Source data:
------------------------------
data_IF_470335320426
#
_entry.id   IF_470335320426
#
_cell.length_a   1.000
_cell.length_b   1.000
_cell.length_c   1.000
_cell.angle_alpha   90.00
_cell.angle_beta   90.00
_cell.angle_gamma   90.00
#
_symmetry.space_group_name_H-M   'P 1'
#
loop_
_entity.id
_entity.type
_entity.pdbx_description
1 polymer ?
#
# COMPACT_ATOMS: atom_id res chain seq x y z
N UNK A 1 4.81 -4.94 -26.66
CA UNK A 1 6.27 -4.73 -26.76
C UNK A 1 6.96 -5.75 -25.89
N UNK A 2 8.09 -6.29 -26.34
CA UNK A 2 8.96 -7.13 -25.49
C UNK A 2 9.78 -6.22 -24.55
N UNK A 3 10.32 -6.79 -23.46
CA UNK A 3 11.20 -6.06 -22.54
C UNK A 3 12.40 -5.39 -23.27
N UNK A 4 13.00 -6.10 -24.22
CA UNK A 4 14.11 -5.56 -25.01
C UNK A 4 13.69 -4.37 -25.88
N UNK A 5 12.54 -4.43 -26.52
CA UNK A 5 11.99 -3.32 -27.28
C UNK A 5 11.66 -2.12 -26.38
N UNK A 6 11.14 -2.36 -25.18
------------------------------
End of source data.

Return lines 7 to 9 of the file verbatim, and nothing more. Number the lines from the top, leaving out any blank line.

_cell.length_c   1.000
_cell.angle_alpha   90.00
_cell.angle_beta   90.00